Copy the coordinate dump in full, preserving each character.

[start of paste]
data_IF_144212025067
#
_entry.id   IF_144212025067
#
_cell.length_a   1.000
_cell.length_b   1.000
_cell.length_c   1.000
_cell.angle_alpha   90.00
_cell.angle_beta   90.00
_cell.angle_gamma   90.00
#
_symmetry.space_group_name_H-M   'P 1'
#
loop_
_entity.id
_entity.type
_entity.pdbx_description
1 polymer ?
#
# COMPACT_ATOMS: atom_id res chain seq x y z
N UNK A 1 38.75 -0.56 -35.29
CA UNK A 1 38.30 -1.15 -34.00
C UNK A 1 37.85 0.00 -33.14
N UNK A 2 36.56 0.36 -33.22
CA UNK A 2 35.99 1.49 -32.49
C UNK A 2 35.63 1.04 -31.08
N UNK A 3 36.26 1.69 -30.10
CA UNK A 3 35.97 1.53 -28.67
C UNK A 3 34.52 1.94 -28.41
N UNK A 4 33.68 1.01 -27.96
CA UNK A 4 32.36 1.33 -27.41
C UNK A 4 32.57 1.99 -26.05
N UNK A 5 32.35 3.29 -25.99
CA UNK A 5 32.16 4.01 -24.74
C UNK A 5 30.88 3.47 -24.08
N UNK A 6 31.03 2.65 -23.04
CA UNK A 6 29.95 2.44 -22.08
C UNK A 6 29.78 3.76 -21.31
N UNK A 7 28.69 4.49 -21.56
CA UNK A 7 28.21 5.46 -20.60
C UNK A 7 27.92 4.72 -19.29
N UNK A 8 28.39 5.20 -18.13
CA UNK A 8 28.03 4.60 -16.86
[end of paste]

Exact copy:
data_IF_144212025067
#
_entry.id   IF_144212025067
#
_cell.length_a   1.000
_cell.length_b   1.000
_cell.length_c   1.000
_cell.angle_alpha   90.00
_cell.angle_beta   90.00
_cell.angle_gamma   90.00
#
_symmetry.space_group_name_H-M   'P 1'
#
loop_
_entity.id
_entity.type
_entity.pdbx_description
1 polymer ?
#
# COMPACT_ATOMS: atom_id res chain seq x y z
N UNK A 1 38.75 -0.56 -35.29
CA UNK A 1 38.30 -1.15 -34.00
C UNK A 1 37.85 0.00 -33.14
N UNK A 2 36.56 0.36 -33.22
CA UNK A 2 35.99 1.49 -32.49
C UNK A 2 35.63 1.04 -31.08
N UNK A 3 36.26 1.69 -30.10
CA UNK A 3 35.97 1.53 -28.67
C UNK A 3 34.52 1.94 -28.41
N UNK A 4 33.68 1.01 -27.96
CA UNK A 4 32.36 1.33 -27.41
C UNK A 4 32.57 1.99 -26.05
N UNK A 5 32.35 3.29 -25.99
CA UNK A 5 32.16 4.01 -24.74
C UNK A 5 30.88 3.47 -24.08
N UNK A 6 31.03 2.65 -23.04
CA UNK A 6 29.95 2.44 -22.08
C UNK A 6 29.78 3.76 -21.31
N UNK A 7 28.69 4.49 -21.56
CA UNK A 7 28.21 5.46 -20.60
C UNK A 7 27.92 4.72 -19.29
N UNK A 8 28.39 5.20 -18.13
CA UNK A 8 28.03 4.60 -16.86